“The Moving Finger Writes” (Patreon): Borderline pass at most. There are several named female characters, two human and two alien, but the two female aliens only briefly converse to establish their kinship, and all other conversations are with or about males. Probably a Mako fail; several female characters do have their own independent agendas, but their narrative purpose is to support and advance the male lead’s arc.

“They Also Serve” (Patreon): Fail. Emerald Blair is the only female character, and she’s merely the audience for Arkady’s narrative about meeting his husband.

Arachne’s Crime (upcoming): Full pass. There are multiple central female human characters, a female-identifying AI (Arachne), and a genderfluid alien species for which 3/4 of the most prominent characters are female for most or all of the narrative. They have numerous conversations and debates about a wide variety of topics. (Includes the events of “Aggravated Vehicular Genocide,” discussed in my previous Bechdel post, with most of the conversations mentioned there present here as well.)

Arachne’s Exile (upcoming): Full pass. There may be a higher ratio of female-male interactions to female-female ones here, but there’s still a number of the latter, and one of the two female leads becomes a more active driver of the narrative and shares several scenes with a female alien ally discussing various topics (spoilers!).

“Comfort Zones” (Kickstarter bonus): Pass. Has two main female characters who discuss their respective future plans and debate exploration policies.

“Vein Glory” (Kickstarter bonus): Only 2/3 Bechdel pass, Mako fail. Two named female characters who speak to each other, but only about matters pertaining to the male lead.

So… as of my previous post, my original fiction had 6 Bechdel passes out of 10, many of them borderline. Now I make it 18 out of 27, so I’m up from 60% to 67% (and only three unambiguous Mako fails) — a moderate improvement, though it could be better. However, I’ve succeeded in substantially improving LGBTQ representation in my original fiction, since about half of the above works feature overtly LGBTQ characters, 7 feature same-sex romance or attraction (8 if you count an ambiguous same-sex kiss), and three feature characters (mostly nonhuman) of non-binary sexuality. And 100% of my novel-length original works (Only Superhuman, Arachne’s Crime/Exile, and Crimes of the Hub as a fixup novel) succeed at both Bechdel and LGBTQ representation. It’s easier to achieve with novel-length works where there are more characters and interactions.

And now my comparatively few Star Trek works:

DTI: Shield of the Gods: Passes, briefly. Two female Aegis agents discuss their business.

ENT: Rise of the Federation: Patterns of Interference: Passes, though not extensively. Caroline Paris and Kivei Tizahr get acquainted; Devna and Maras discuss various matters (including but not limited to a male character); Tizahr discusses transporter ethics with Regina Tallarico (and two male crewmates); etc.

TOS: The Captain’s Oath: Moderate pass. It’s mainly from Captain Kirk’s perspective and relies on TOS characters, so it’s strongly male-centric, but there are a few Bechdel-passing scenes between female characters original to the novel, mainly Starfleet/Federation personnel discussing their work or crisis situations, though there is also a close female/female friendship depicted between Kamisha Diaz and a Caitian classmate. Mako pass, since several female characters have independent agendas and arcs.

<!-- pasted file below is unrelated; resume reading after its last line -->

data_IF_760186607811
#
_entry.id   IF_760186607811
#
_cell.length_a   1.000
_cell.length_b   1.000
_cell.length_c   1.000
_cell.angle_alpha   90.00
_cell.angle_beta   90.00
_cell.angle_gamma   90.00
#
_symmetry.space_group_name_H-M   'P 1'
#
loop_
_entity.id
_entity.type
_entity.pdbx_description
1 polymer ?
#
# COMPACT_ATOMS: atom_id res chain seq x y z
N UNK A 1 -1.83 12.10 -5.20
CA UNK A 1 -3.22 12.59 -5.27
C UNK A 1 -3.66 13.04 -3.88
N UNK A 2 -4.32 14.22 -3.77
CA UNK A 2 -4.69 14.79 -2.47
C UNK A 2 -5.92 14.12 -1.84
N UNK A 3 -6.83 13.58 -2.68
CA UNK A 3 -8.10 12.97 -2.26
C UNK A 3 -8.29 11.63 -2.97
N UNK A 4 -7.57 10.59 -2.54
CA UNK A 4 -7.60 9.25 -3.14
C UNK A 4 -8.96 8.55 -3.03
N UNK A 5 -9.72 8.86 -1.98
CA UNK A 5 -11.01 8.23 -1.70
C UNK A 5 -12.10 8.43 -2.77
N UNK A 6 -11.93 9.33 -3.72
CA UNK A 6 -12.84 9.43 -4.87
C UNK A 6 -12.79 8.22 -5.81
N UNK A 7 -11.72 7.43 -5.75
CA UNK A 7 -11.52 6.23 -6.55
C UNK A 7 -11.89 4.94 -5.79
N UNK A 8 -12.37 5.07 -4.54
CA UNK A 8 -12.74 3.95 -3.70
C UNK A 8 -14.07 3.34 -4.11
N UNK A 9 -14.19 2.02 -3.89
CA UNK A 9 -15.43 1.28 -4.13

TOS: The Higher Frontier: Moderate pass. As before, most of the passing scenes are between book-original characters, including Reiko Onami returning from Ex Machina, but Miranda Jones has a conversation with Chief DiFalco from ST:TMP, and there’s a scene or two of Uhura reasoning with a (more or less) female community leader of a group of aliens (though a male community leader is also involved). A strong Mako pass, as several female characters’ agendas drive much of the narrative.

Before, 20 out of 23 Trek works passed the full Bechdel test, though all passed at least one part. Now I make it 24/27, bumping up the percentage slightly from 87% to 89%. On the LGBTQ inclusion front, there are prominent/returning bisexual characters in the DTI novella and the ENT novel, although The Captain’s Oath only manages a few incidental references. The Higher Frontier establishes one returning Ex Machina character as lesbian and another as bisexual, but only in passing.

In the case of my Star Trek Adventures RPG campaigns, it’s impossible to assess whether they pass, since of course I have no idea who the Player Characters would be in a given gaming group. But as far as Non-Player Character interactions go, Call Back Yesterday, The Whole of the Law, and Stolen Liberty have only one named female NPC each; The Gravity of the Crime has several prominent female NPCs who interact with each other; and Hard Rock Catastrophe has three named female NPCs, two of whom share a scene but do not necessarily address each other directly (depending on how the Gamemaster plays the scene). So only Gravity is a guaranteed pass; the rest depend on who the PCs are and how and whether they choose to interact with the NPCs.

So overall, a limited improvement, but I think it stacks up pretty well. Since Bechdel is more of an aggregate assessment, it may be unreasonable to aim for 100% success; an overall success rate of 2/3 or more across an entire body of works is reasonably good. After all, the goal is diversity; there’s nothing wrong with stories centering on male leads or a single male-female pair, just so long as they’re part of a wider mix instead of crowding out more female-centric stories.

(Just a reminder that you can find more information and purchase links for these publications elsewhere on the site, by following the menu options up top. And if you read them, please post reviews on Amazon, Goodreads, and the like; the more reviews a publication gets on Amazon, the more its visibility improves in searches.)